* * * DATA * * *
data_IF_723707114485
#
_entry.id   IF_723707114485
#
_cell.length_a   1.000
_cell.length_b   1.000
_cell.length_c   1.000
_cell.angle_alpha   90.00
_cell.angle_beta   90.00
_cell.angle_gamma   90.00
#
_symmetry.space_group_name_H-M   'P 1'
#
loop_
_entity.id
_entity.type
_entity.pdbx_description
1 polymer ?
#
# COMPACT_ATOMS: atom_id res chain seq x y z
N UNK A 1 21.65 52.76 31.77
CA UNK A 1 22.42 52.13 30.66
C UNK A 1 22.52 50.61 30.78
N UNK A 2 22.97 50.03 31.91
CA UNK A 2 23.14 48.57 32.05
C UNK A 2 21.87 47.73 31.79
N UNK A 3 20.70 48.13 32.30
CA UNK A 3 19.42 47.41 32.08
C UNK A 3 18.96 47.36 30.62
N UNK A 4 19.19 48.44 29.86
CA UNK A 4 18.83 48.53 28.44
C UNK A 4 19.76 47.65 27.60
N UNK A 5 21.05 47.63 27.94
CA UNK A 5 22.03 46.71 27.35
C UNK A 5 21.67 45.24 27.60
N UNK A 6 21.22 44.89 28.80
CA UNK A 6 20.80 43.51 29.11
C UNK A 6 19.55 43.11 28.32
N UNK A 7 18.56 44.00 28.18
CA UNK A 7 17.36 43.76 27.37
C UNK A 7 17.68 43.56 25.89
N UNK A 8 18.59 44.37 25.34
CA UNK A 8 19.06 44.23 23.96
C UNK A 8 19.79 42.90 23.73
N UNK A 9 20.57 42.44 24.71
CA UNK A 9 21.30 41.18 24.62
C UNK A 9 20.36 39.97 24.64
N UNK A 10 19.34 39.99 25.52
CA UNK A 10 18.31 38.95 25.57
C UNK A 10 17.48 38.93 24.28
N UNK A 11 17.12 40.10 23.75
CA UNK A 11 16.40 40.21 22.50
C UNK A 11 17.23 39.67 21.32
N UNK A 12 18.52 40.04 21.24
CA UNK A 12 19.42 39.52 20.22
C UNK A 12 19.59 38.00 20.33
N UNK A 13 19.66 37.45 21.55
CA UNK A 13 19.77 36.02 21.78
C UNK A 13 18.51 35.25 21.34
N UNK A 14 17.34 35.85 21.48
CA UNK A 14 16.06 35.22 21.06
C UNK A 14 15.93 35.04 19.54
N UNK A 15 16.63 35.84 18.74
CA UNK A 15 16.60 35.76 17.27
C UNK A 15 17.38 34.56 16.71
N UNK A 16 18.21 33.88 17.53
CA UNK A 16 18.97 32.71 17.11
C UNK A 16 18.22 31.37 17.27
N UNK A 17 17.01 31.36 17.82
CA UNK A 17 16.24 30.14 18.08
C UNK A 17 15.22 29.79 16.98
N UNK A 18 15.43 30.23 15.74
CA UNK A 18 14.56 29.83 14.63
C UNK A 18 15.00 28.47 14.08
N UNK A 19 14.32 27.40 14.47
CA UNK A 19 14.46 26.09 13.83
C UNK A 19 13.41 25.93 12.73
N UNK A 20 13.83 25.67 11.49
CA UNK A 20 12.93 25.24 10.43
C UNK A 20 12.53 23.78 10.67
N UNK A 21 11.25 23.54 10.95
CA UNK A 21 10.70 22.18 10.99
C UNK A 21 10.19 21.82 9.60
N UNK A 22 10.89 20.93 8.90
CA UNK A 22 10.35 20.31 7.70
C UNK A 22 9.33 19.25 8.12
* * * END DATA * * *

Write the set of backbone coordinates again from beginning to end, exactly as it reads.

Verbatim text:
data_IF_723707114485
#
_entry.id   IF_723707114485
#
_cell.length_a   1.000
_cell.length_b   1.000
_cell.length_c   1.000
_cell.angle_alpha   90.00
_cell.angle_beta   90.00
_cell.angle_gamma   90.00
#
_symmetry.space_group_name_H-M   'P 1'
#
loop_
_entity.id
_entity.type
_entity.pdbx_description
1 polymer ?
#
# COMPACT_ATOMS: atom_id res chain seq x y z
N UNK A 1 21.65 52.76 31.77
CA UNK A 1 22.42 52.13 30.66
C UNK A 1 22.52 50.61 30.78
N UNK A 2 22.97 50.03 31.91
CA UNK A 2 23.14 48.57 32.05
C UNK A 2 21.87 47.73 31.79
N UNK A 3 20.70 48.13 32.30
CA UNK A 3 19.42 47.41 32.08
C UNK A 3 18.96 47.36 30.62
N UNK A 4 19.19 48.44 29.86
CA UNK A 4 18.83 48.53 28.44
C UNK A 4 19.76 47.65 27.60
N UNK A 5 21.05 47.63 27.94
CA UNK A 5 22.03 46.71 27.35
C UNK A 5 21.67 45.24 27.60
N UNK A 6 21.22 44.89 28.80
CA UNK A 6 20.80 43.51 29.11
C UNK A 6 19.55 43.11 28.32
N UNK A 7 18.56 44.00 28.18
CA UNK A 7 17.36 43.76 27.37
C UNK A 7 17.68 43.56 25.89
N UNK A 8 18.59 44.37 25.34
CA UNK A 8 19.06 44.23 23.96
C UNK A 8 19.79 42.90 23.73
N UNK A 9 20.57 42.44 24.71
CA UNK A 9 21.30 41.18 24.62
C UNK A 9 20.36 39.97 24.64
N UNK A 10 19.34 39.99 25.52
CA UNK A 10 18.31 38.95 25.57
C UNK A 10 17.48 38.93 24.28
N UNK A 11 17.12 40.10 23.75
CA UNK A 11 16.40 40.21 22.50
C UNK A 11 17.23 39.67 21.32
N UNK A 12 18.52 40.04 21.24
CA UNK A 12 19.42 39.52 20.22
C UNK A 12 19.59 38.00 20.33
N UNK A 13 19.66 37.45 21.55
CA UNK A 13 19.77 36.02 21.78
C UNK A 13 18.51 35.25 21.34
N UNK A 14 17.34 35.85 21.48
CA UNK A 14 16.06 35.22 21.06
C UNK A 14 15.93 35.04 19.54
N UNK A 15 16.63 35.84 18.74
CA UNK A 15 16.60 35.76 17.27
C UNK A 15 17.38 34.56 16.71
N UNK A 16 18.21 33.88 17.53
CA UNK A 16 18.97 32.71 17.11
C UNK A 16 18.22 31.37 17.27
N UNK A 17 17.01 31.36 17.82
CA UNK A 17 16.24 30.14 18.08
C UNK A 17 15.22 29.79 16.98
N UNK A 18 15.43 30.23 15.74
CA UNK A 18 14.56 29.83 14.63
C UNK A 18 15.00 28.47 14.08
N UNK A 19 14.32 27.40 14.47
CA UNK A 19 14.46 26.09 13.83
C UNK A 19 13.41 25.93 12.73
N UNK A 20 13.83 25.67 11.49
CA UNK A 20 12.93 25.24 10.43
C UNK A 20 12.53 23.78 10.67
N UNK A 21 11.25 23.54 10.95
CA UNK A 21 10.70 22.18 10.99
C UNK A 21 10.19 21.82 9.60
N UNK A 22 10.89 20.93 8.90
CA UNK A 22 10.35 20.31 7.70
C UNK A 22 9.33 19.25 8.12